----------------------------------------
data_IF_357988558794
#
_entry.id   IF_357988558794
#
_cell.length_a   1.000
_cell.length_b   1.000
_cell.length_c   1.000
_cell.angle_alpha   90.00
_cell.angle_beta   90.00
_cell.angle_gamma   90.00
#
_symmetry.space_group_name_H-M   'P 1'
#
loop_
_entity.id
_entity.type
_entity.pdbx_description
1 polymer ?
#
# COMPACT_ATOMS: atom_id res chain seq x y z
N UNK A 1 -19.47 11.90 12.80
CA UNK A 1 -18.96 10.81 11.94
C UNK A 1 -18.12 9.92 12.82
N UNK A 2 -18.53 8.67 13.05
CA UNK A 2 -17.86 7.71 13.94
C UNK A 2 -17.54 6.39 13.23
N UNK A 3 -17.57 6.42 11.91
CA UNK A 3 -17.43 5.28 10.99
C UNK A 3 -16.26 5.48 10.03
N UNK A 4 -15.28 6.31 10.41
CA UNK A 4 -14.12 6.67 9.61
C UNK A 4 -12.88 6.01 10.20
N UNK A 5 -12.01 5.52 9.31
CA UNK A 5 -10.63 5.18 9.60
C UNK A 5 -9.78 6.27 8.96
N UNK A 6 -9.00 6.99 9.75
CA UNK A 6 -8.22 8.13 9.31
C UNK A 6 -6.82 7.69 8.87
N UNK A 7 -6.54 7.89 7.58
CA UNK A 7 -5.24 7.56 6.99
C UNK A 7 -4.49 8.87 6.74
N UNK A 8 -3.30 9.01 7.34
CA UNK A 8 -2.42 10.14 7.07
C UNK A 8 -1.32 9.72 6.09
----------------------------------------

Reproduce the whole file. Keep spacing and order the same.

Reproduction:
data_IF_357988558794
#
_entry.id   IF_357988558794
#
_cell.length_a   1.000
_cell.length_b   1.000
_cell.length_c   1.000
_cell.angle_alpha   90.00
_cell.angle_beta   90.00
_cell.angle_gamma   90.00
#
_symmetry.space_group_name_H-M   'P 1'
#
loop_
_entity.id
_entity.type
_entity.pdbx_description
1 polymer ?
#
# COMPACT_ATOMS: atom_id res chain seq x y z
N UNK A 1 -19.47 11.90 12.80
CA UNK A 1 -18.96 10.81 11.94
C UNK A 1 -18.12 9.92 12.82
N UNK A 2 -18.53 8.67 13.05
CA UNK A 2 -17.86 7.71 13.94
C UNK A 2 -17.54 6.39 13.23
N UNK A 3 -17.57 6.42 11.91
CA UNK A 3 -17.43 5.28 10.99
C UNK A 3 -16.26 5.48 10.03
N UNK A 4 -15.28 6.31 10.41
CA UNK A 4 -14.12 6.67 9.61
C UNK A 4 -12.88 6.01 10.20
N UNK A 5 -12.01 5.52 9.31
CA UNK A 5 -10.63 5.18 9.60
C UNK A 5 -9.78 6.27 8.96
N UNK A 6 -9.00 6.99 9.75
CA UNK A 6 -8.22 8.13 9.31
C UNK A 6 -6.82 7.69 8.87
N UNK A 7 -6.54 7.89 7.58
CA UNK A 7 -5.24 7.56 6.99
C UNK A 7 -4.49 8.87 6.74
N UNK A 8 -3.30 9.01 7.34
CA UNK A 8 -2.42 10.14 7.07
C UNK A 8 -1.32 9.72 6.09